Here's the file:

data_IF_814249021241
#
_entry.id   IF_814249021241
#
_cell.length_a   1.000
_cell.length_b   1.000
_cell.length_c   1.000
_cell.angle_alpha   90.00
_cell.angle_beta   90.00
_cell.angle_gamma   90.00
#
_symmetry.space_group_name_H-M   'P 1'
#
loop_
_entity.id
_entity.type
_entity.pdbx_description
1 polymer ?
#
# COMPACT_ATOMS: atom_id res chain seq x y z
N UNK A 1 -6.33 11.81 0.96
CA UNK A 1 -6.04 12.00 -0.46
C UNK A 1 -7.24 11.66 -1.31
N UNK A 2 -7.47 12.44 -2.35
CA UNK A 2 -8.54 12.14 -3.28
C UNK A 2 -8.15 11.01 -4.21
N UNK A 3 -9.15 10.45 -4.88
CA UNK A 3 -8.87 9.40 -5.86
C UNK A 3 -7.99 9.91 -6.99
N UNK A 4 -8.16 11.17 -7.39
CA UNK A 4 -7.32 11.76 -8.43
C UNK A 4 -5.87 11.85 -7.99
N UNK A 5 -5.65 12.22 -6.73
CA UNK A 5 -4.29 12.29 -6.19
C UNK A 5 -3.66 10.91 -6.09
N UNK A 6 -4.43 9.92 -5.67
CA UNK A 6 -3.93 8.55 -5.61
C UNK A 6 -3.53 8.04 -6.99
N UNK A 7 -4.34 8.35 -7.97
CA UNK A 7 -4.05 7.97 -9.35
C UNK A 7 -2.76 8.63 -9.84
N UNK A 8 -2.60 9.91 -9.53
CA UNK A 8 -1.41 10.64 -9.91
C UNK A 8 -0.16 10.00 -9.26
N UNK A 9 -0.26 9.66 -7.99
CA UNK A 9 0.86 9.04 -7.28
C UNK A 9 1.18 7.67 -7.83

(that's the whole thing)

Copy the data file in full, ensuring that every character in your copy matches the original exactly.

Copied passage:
data_IF_814249021241
#
_entry.id   IF_814249021241
#
_cell.length_a   1.000
_cell.length_b   1.000
_cell.length_c   1.000
_cell.angle_alpha   90.00
_cell.angle_beta   90.00
_cell.angle_gamma   90.00
#
_symmetry.space_group_name_H-M   'P 1'
#
loop_
_entity.id
_entity.type
_entity.pdbx_description
1 polymer ?
#
# COMPACT_ATOMS: atom_id res chain seq x y z
N UNK A 1 -6.33 11.81 0.96
CA UNK A 1 -6.04 12.00 -0.46
C UNK A 1 -7.24 11.66 -1.31
N UNK A 2 -7.47 12.44 -2.35
CA UNK A 2 -8.54 12.14 -3.28
C UNK A 2 -8.15 11.01 -4.21
N UNK A 3 -9.15 10.45 -4.88
CA UNK A 3 -8.87 9.40 -5.86
C UNK A 3 -7.99 9.91 -6.99
N UNK A 4 -8.16 11.17 -7.39
CA UNK A 4 -7.32 11.76 -8.43
C UNK A 4 -5.87 11.85 -7.99
N UNK A 5 -5.65 12.22 -6.73
CA UNK A 5 -4.29 12.29 -6.19
C UNK A 5 -3.66 10.91 -6.09
N UNK A 6 -4.43 9.92 -5.67
CA UNK A 6 -3.93 8.55 -5.61
C UNK A 6 -3.53 8.04 -6.99
N UNK A 7 -4.34 8.35 -7.97
CA UNK A 7 -4.05 7.97 -9.35
C UNK A 7 -2.76 8.63 -9.84
N UNK A 8 -2.60 9.91 -9.53
CA UNK A 8 -1.41 10.64 -9.91
C UNK A 8 -0.16 10.00 -9.26
N UNK A 9 -0.26 9.66 -7.99
CA UNK A 9 0.86 9.04 -7.28
C UNK A 9 1.18 7.67 -7.83